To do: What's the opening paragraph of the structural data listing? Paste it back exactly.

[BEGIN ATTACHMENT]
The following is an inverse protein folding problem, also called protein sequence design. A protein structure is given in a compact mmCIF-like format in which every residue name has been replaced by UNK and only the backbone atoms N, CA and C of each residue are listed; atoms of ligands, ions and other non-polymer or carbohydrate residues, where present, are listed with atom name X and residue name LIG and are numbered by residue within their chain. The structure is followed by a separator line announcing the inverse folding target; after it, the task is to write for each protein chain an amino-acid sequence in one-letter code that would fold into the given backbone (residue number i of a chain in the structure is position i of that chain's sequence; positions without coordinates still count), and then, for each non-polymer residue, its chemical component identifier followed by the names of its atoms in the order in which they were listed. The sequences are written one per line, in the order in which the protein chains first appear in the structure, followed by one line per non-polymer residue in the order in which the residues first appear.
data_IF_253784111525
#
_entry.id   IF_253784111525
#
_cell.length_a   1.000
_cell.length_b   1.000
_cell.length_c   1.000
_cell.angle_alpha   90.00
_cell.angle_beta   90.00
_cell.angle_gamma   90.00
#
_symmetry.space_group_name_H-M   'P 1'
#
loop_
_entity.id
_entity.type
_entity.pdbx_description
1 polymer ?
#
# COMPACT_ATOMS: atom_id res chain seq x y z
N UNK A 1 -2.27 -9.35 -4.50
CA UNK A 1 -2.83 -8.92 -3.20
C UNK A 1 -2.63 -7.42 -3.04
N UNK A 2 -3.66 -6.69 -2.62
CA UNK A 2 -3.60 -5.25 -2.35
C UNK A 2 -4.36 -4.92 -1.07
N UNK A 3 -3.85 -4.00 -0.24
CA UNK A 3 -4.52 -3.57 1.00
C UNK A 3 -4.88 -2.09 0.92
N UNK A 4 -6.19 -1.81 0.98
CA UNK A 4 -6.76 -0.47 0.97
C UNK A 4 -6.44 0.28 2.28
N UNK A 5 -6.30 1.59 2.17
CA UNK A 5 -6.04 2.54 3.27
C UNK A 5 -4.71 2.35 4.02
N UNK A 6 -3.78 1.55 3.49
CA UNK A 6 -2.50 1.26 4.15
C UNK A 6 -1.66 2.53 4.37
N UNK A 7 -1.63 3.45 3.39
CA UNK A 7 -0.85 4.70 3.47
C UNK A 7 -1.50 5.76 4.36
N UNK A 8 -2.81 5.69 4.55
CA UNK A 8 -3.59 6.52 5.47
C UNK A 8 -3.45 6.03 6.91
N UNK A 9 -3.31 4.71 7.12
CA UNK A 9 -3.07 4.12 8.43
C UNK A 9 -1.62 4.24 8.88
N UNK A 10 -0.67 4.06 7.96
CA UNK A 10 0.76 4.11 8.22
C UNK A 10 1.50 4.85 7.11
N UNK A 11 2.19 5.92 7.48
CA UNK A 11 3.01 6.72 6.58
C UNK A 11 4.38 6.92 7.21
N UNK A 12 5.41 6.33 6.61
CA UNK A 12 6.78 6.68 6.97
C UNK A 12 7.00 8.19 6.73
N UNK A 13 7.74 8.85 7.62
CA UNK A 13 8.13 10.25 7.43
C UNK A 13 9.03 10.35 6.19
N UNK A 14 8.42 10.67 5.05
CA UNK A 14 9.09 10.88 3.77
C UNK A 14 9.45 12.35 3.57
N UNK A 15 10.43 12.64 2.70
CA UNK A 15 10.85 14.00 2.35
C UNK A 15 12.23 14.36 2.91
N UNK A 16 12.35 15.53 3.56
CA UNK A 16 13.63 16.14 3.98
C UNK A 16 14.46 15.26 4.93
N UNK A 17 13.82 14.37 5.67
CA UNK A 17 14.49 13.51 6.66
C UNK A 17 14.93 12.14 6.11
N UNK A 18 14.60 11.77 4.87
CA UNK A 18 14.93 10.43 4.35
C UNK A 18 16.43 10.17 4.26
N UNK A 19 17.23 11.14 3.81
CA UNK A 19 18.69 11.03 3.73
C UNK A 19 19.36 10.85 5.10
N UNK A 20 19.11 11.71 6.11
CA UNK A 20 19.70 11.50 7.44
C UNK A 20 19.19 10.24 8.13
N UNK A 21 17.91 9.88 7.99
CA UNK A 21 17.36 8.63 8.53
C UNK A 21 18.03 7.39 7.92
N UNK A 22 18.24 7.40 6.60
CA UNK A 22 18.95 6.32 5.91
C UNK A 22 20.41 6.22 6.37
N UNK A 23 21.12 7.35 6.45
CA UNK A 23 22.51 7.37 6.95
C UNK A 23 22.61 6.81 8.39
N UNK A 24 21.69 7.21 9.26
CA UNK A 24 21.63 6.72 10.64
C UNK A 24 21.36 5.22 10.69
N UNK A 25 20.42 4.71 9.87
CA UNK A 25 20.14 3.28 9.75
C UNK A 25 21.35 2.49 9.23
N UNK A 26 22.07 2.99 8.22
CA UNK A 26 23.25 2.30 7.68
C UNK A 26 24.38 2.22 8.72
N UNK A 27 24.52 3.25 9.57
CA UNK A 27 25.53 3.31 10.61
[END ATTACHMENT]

The following is an inverse protein folding problem, also called protein sequence design. A protein structure is given in a compact mmCIF-like format in which every residue name has been replaced by UNK and only the backbone atoms N, CA and C of each residue are listed; atoms of ligands, ions and other non-polymer or carbohydrate residues, where present, are listed with atom name X and residue name LIG and are numbered by residue within their chain. The structure is followed by a separator line announcing the inverse folding target; after it, the task is to write for each protein chain an amino-acid sequence in one-letter code that would fold into the given backbone (residue number i of a chain in the structure is position i of that chain's sequence; positions without coordinates still count), and then, for each non-polymer residue, its chemical component identifier followed by the names of its atoms in the order in which they were listed. The sequences are written one per line, in the order in which the protein chains first appear in the structure, followed by one line per non-polymer residue in the order in which the residues first appear.